Calling Cop Out a 'buddy cop' film would be a gross misnomer. To qualify as such, we would actually have to witness some aspect of 'buddy'. Bruce Willis and Tracy Morgan, who co-star, have absolutely no chemistry and I did not believe for a single second they would ever be friends, or even be able to tolerate one another for that matter. Furthermore, I did not believe for a single second that Tracy Morgan could ever be a cop. I am willing to suspend some disbelief in movies like this but c'mon. This role would have been kin to casting Betty White in Taken. Morgan is a very funny man in supporting situations, with 30 Rock being an apt example (Although that show benefits from Tina Fey's screenplay. If she had penned Cop Out this review could be reading far differently) but as with actors like Chris Rock and Chris Tucker, a little goes a long way.
Then we have Bruce Willis who just seems eager to leave. I have never seen Willis mope his way through a movie like this; all of his roguish charms seemed drained by the horrific writing and familiarity of the gags. To make matter worse yet, we get a horrendous performance from Sean William Scott, also a very funny man, whose character is as annoying as it is perfunctory. Many have been calling this a familiar rehash of buddy cop flicks of years past; I wish. I would have begged for a Beverly Hills Cop XXII over this near abomination.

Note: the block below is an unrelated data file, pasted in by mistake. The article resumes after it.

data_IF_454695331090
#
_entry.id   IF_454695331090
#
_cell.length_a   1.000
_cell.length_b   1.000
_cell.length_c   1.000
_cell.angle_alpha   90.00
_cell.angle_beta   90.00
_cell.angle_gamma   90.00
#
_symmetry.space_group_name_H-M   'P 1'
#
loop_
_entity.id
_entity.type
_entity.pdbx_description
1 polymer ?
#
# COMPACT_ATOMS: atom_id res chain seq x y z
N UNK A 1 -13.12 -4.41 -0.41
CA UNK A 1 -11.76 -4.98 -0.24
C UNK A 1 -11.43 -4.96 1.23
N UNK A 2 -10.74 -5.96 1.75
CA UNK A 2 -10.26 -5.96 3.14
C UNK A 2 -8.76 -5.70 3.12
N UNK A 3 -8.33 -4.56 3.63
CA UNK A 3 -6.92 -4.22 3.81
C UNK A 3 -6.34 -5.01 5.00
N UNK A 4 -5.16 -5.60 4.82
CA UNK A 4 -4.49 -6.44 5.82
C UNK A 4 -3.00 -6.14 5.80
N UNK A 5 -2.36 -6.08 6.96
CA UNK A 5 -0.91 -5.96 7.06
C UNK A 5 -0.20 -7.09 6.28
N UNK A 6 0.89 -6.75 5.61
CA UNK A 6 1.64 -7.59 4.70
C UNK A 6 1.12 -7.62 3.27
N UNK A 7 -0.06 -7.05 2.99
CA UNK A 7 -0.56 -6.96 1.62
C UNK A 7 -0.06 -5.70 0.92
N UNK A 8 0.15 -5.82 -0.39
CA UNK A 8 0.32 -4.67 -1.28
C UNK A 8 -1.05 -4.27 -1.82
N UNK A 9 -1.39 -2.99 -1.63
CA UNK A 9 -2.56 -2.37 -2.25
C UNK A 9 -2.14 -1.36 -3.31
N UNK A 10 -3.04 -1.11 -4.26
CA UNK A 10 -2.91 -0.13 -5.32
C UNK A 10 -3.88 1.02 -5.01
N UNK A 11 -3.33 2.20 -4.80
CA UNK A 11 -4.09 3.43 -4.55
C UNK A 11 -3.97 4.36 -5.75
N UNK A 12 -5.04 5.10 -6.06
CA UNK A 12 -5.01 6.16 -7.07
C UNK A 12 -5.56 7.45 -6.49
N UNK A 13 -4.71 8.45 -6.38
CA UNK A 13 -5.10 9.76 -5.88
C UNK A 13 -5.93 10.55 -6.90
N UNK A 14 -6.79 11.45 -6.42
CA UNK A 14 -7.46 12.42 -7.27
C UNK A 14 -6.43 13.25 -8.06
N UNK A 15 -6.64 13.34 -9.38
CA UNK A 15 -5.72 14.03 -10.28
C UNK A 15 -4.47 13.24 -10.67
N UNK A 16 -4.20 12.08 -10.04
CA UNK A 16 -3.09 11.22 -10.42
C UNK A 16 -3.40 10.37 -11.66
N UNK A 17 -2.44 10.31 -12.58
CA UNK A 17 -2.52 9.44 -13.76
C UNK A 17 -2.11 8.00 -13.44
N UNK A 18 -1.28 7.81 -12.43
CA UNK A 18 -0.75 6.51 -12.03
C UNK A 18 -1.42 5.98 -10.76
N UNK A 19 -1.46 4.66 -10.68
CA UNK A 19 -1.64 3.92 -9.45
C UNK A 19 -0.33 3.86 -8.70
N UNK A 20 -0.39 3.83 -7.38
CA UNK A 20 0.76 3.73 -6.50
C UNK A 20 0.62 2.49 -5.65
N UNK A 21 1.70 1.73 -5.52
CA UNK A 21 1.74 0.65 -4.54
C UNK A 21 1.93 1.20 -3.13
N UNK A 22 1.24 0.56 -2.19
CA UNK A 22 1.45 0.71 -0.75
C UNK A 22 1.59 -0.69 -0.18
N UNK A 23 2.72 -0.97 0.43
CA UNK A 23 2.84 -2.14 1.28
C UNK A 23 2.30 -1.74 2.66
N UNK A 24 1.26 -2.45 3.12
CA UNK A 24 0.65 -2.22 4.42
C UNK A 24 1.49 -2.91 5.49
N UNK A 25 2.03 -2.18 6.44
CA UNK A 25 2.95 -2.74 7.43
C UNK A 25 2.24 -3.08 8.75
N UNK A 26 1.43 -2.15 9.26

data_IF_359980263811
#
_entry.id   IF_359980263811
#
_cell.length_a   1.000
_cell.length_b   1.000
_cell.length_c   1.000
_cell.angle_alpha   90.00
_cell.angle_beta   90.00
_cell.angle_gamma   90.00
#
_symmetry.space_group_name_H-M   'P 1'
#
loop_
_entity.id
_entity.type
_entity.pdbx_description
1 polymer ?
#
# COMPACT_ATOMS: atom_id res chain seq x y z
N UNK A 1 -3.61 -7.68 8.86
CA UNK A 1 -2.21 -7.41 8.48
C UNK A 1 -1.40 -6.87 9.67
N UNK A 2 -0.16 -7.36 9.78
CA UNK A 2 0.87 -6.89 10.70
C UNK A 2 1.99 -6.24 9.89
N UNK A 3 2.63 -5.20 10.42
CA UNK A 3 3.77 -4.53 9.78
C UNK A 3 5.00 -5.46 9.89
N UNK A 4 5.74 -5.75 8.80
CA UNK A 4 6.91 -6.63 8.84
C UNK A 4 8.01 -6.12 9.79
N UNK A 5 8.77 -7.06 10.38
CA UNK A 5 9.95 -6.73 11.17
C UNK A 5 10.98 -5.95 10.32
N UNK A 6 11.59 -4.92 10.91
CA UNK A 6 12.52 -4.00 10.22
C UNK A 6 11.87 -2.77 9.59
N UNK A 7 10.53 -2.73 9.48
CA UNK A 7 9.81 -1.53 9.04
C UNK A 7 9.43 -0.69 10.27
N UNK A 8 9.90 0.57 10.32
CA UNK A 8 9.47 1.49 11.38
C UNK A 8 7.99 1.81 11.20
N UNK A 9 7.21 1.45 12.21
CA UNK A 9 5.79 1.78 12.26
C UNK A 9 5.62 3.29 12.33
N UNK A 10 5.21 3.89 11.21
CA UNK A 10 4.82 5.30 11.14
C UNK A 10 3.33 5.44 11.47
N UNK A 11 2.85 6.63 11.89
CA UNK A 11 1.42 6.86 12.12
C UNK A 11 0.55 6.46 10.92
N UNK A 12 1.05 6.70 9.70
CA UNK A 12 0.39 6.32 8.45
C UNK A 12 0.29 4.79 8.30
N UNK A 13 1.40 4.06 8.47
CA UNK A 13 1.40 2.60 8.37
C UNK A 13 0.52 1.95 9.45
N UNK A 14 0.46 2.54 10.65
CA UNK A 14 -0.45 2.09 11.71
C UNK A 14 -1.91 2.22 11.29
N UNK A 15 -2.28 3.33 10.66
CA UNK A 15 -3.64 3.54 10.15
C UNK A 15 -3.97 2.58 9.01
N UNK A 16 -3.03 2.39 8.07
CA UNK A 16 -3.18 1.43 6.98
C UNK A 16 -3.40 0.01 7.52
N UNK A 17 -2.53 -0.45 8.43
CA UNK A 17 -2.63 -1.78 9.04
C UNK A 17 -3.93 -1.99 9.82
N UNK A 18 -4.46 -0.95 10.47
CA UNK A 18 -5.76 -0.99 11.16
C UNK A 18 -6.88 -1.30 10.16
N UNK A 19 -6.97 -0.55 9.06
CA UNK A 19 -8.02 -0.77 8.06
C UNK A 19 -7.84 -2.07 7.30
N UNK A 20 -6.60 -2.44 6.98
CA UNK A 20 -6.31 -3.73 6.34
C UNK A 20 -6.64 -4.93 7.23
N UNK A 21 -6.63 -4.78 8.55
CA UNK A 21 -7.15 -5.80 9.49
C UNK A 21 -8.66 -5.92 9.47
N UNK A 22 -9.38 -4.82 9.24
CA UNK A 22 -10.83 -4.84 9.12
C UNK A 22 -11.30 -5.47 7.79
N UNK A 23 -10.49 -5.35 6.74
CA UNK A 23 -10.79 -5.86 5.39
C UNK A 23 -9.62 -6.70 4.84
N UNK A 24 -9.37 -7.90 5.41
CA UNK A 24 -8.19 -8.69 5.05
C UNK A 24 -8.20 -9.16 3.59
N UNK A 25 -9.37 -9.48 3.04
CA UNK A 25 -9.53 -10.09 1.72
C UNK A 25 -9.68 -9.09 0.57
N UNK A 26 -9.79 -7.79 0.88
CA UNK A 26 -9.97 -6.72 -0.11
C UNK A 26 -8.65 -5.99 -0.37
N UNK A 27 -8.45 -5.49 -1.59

The plot, in case you care, centers on Willis' and Morgan's Jimmie and Paul, two NYPD detectives who stumble into a drug ring after Jimmie's prized baseball card is stolen in front of his eyes during a robbery. He needs the card to pay for his daughters wedding and as he searches with the help of the criminal by which it was stolen (William Scott) uncovers more than he had in mind.
In summation, this film fails as a comedy, fails as an action film, fails as a breakout role for Tracy Morgan, fails as a return to the cop genre for Willis and mars Kevin's Smith's mostly unblemished track record. Originally titled A Couple of Dicks, the title was then changed to what you now see on the marquee. I can only assume this was a backhanded reference to the state of Smith's creative integrity.
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